Drawing lessons directly from the South African anti-apartheid revolutionary, Ndaba Mandela will speak at 5 p.m. on Oct. 12 in Kennedy Hall’s Call Auditorium to commemorate the 100th anniversary of his grandfather Nelson Mandela’s birth.
Zachary J. Shulman ’87, J.D. ’90, director of Entrepreneurship at Cornell, said that attendees of
the event can expect to learn about Ndaba’s efforts to promote economic development in Africa through entrepreneurship.
Shulman said that Ndaba will also speak about his desire to partner with programs and institutions outside of Africa, such as Cornell University.
“He’s clearly going to bring a lot of energy and excitement,” Shulman said. “He will bring this perspective about Africa that many of our students are not familiar with, and it is important for people to understand what a developing nation is and how it develops through grassroots entrepreneurial efforts.”
Ndaba recently published Going to the Mountain: Life Lessons from My Grandfather, chronicling Nelson Mandela’s life through the eyes of his grandson, and exploring his experience of learning from one of the world’s most celebrated historical leaders.
“The book really is about life lessons that Ndaba learned from his grandfather, and it is interesting to get those lessons through the lens of a 30-year-old as opposed to an 80-year-old,” Shulman said. “That is more relevant, perhaps, for our students because Ndaba is more of a contemporary to them.”
He said that Ndaba’s entrepreneurial perspective, stemming from his work in a developing nation, will help students get thinking deeply about the economic disparities that exist within the United States.
“The message of Nelson Mandela, which I think Ndaba fully believes in, is more about everyone pitching together for social good,” Shulman said. “Everyone pitching together for the common good really can raise a country, and a lot of people around world share that message.”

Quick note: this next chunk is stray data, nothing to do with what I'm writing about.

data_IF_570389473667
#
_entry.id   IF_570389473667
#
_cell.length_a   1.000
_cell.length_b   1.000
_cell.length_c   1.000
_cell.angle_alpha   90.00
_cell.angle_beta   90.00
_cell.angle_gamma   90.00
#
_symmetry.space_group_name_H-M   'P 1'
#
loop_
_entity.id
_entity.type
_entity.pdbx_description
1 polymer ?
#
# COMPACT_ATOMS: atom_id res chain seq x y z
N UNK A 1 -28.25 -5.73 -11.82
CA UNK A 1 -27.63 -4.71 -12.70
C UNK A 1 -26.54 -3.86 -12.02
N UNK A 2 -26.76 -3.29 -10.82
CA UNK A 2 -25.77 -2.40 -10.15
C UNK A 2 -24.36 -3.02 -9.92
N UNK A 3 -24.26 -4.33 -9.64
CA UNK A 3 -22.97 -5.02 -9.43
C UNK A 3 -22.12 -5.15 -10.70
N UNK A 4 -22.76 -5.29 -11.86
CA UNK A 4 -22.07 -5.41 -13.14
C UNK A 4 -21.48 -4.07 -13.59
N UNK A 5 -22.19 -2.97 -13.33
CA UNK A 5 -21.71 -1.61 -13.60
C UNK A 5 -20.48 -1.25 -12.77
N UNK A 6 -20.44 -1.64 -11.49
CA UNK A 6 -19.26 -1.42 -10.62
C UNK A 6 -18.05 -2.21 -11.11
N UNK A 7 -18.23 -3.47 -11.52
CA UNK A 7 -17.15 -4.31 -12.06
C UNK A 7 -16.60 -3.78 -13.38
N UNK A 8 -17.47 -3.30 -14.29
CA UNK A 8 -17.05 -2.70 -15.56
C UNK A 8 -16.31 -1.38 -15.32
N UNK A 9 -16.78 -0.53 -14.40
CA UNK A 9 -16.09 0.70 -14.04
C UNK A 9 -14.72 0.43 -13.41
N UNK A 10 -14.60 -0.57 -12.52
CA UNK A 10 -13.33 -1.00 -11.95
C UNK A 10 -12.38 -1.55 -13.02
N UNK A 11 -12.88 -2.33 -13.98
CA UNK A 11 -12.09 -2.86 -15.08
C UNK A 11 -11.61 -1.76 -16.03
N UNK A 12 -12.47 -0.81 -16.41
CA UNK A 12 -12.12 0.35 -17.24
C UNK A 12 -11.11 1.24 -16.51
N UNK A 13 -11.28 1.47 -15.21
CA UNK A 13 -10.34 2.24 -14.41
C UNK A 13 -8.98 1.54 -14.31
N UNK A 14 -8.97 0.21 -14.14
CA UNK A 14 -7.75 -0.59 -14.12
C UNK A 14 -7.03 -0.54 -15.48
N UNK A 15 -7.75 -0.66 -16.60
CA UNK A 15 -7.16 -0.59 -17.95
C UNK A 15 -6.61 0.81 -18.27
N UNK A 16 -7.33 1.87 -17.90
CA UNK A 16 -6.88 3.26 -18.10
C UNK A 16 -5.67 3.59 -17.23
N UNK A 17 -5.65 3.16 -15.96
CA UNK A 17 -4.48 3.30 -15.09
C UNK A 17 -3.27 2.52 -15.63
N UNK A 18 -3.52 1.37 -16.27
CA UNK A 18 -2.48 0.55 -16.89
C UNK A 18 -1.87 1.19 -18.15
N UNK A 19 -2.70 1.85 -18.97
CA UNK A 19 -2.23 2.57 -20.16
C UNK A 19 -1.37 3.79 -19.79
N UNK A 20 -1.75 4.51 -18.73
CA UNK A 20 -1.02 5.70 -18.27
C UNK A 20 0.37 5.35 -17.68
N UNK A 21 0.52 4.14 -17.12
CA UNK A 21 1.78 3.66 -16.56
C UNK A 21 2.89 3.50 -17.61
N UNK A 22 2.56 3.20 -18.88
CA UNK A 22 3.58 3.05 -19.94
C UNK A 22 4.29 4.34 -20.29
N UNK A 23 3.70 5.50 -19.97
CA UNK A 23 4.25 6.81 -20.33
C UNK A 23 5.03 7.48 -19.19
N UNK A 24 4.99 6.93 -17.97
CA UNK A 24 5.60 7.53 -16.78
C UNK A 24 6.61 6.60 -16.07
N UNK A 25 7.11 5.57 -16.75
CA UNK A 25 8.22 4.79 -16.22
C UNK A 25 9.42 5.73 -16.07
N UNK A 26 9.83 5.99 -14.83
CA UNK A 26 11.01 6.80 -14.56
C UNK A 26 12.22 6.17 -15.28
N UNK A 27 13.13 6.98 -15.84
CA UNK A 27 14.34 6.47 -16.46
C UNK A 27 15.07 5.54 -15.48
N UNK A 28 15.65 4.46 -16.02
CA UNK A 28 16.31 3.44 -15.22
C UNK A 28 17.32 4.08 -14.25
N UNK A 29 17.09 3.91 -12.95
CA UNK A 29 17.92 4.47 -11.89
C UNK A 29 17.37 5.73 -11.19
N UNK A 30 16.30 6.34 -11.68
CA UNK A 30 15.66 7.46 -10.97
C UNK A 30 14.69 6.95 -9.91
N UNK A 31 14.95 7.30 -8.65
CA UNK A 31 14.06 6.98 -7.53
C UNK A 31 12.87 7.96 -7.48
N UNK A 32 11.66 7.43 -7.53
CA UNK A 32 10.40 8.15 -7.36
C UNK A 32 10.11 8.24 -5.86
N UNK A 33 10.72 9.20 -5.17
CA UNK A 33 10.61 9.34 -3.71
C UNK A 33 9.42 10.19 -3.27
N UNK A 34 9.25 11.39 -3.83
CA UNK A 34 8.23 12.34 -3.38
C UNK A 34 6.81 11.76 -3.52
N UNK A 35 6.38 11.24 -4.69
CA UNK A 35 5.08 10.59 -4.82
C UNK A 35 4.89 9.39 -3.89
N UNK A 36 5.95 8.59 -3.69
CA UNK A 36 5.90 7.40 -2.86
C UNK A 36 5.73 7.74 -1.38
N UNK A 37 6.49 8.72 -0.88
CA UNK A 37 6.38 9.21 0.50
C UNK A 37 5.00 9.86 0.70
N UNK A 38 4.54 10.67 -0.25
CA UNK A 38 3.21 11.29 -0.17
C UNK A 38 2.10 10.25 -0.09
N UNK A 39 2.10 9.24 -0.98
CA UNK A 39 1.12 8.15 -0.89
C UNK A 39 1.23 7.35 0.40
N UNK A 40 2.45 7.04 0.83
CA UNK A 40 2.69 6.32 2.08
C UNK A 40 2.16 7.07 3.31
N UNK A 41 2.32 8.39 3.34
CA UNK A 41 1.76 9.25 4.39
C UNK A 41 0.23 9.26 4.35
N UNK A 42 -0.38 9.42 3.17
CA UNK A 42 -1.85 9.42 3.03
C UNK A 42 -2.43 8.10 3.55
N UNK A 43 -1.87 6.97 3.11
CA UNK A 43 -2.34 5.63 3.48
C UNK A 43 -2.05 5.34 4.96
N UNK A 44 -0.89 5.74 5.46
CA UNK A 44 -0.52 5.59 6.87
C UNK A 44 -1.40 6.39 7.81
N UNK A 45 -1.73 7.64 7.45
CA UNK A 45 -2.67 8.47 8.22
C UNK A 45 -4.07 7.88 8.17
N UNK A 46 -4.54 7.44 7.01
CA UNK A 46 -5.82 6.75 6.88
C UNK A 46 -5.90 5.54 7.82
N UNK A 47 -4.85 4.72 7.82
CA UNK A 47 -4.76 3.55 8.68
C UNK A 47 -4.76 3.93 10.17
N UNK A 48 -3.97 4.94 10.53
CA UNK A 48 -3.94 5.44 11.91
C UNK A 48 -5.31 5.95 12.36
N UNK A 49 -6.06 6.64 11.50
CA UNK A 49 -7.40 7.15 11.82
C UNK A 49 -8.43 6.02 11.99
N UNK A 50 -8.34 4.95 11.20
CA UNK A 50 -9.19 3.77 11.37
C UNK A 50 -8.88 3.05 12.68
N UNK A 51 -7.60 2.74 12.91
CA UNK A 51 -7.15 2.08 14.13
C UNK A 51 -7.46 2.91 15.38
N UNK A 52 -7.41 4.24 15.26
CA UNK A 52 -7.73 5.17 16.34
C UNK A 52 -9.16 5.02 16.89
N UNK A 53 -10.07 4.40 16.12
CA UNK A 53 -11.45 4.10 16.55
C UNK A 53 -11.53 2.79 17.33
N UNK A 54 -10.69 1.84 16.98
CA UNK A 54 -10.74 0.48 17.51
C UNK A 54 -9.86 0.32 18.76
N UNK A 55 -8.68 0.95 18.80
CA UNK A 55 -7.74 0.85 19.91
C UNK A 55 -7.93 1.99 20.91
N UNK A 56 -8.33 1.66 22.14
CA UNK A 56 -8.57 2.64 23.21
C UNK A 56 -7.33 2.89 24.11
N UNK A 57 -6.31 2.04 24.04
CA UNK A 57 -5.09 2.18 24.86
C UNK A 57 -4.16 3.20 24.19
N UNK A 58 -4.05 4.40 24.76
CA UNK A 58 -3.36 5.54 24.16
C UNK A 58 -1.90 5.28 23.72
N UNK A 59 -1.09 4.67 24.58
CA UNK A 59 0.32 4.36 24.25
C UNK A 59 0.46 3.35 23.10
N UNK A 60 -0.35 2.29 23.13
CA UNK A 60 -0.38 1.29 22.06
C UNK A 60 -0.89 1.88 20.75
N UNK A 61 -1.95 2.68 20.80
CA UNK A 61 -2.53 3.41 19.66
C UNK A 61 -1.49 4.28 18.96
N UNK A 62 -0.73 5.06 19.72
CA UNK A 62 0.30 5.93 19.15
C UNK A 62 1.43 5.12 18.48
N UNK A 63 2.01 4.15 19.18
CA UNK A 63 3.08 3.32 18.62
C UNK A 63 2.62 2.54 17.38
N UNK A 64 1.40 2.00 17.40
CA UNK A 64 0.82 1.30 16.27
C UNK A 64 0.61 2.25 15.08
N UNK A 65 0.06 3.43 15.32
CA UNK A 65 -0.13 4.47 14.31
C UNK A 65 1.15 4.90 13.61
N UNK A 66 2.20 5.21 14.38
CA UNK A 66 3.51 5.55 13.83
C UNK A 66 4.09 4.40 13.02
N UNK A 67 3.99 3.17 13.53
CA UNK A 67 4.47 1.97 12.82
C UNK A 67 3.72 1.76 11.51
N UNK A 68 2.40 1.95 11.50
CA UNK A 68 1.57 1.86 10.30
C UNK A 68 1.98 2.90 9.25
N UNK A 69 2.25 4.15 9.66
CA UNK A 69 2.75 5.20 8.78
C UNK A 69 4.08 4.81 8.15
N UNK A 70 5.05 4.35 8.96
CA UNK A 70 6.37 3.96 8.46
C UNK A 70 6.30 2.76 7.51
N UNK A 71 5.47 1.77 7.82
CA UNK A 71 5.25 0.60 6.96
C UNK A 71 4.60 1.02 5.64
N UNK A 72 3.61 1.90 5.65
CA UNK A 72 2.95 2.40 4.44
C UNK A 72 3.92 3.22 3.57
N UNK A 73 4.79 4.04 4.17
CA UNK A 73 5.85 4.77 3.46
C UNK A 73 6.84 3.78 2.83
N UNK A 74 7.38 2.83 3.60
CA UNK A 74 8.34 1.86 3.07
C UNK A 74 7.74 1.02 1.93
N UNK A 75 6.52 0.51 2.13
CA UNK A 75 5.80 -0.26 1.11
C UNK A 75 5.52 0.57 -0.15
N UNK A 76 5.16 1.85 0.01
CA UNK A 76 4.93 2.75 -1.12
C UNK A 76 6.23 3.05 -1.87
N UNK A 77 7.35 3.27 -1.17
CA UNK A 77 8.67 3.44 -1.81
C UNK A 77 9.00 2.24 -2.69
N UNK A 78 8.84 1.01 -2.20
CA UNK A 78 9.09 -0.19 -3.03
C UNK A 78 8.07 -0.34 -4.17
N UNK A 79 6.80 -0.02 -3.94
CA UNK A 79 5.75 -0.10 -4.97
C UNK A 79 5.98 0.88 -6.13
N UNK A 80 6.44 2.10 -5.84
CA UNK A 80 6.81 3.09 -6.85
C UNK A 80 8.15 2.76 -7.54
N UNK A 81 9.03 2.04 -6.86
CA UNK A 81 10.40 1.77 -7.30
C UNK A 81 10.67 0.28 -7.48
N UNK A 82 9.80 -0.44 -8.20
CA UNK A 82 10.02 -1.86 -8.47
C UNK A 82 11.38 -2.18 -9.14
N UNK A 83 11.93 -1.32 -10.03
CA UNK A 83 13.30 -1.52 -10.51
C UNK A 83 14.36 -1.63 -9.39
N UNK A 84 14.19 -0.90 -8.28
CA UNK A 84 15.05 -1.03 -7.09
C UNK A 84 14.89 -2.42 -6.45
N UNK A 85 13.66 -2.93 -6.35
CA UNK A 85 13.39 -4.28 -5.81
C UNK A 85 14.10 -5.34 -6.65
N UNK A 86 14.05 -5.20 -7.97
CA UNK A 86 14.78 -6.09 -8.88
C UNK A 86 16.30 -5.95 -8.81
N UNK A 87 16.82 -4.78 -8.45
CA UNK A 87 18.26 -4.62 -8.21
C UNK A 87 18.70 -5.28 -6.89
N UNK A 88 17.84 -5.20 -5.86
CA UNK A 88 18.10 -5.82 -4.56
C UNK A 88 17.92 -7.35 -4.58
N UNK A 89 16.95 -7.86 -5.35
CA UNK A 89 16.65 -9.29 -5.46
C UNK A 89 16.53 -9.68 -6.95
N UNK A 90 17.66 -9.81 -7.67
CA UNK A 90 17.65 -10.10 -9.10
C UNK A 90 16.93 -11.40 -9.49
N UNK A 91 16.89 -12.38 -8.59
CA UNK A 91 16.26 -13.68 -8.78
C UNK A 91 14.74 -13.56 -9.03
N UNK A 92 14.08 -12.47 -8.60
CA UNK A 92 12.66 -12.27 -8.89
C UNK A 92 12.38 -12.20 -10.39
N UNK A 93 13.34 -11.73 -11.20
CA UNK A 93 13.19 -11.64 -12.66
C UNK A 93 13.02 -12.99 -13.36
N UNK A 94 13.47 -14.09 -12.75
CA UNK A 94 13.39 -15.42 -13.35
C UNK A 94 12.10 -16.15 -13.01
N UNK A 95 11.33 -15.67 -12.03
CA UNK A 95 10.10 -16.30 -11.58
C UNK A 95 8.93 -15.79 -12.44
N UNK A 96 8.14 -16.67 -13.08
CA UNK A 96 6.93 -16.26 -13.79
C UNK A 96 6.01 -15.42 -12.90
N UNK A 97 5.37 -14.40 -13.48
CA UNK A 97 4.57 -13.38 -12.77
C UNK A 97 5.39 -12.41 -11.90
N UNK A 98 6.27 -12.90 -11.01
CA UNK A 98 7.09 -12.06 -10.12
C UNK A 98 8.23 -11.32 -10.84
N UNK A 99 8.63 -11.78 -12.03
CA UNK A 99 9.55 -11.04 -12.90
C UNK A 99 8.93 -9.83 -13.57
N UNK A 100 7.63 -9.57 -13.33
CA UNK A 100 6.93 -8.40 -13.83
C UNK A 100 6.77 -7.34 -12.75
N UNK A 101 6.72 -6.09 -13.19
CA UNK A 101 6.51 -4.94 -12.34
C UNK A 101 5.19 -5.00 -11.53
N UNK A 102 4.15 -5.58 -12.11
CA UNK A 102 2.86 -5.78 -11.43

Prof. Muna Ndulo, law, director for Cornell’s Institute for African Development, said that when Nelson Mandela came out of prison, he raised Ndaba like his own child and “more-or-less set him on the right path” by teaching him important values such as empathy and integrity.
Through his foundation Africa Rising, Ndaba is trying to promote the values which his grandfather stood for.
“He has used his standing and what he learned from [Nelson Mandela] to promote entrepreneurship among young people to give them hope — especially in the context of South Africa,” Ndulo told The Sun.
Ndulo said that Nelson Mandela’s dignity, which was seen mostly prominently when he came out of 27 years in prison, will be channeled to the students through his grandson’s speech.
“Cornell students can play a leadership role in the world,” Ndulo said. “They can go out there and do good in terms of really meeting the challenges that we face.”
Ndulo concluded by stating that Ndaba’s connection to entrepreneurship is critical, because he is demonstrating how we can leverage the economy in ways that contribute to the common good.
“He doesn’t want his grandfather’s message to be lost,” Ndulo said. “He is connecting it to entrepreneurship which is critical, because entrepreneurship is the way to create wealth and a way to tackle poverty.”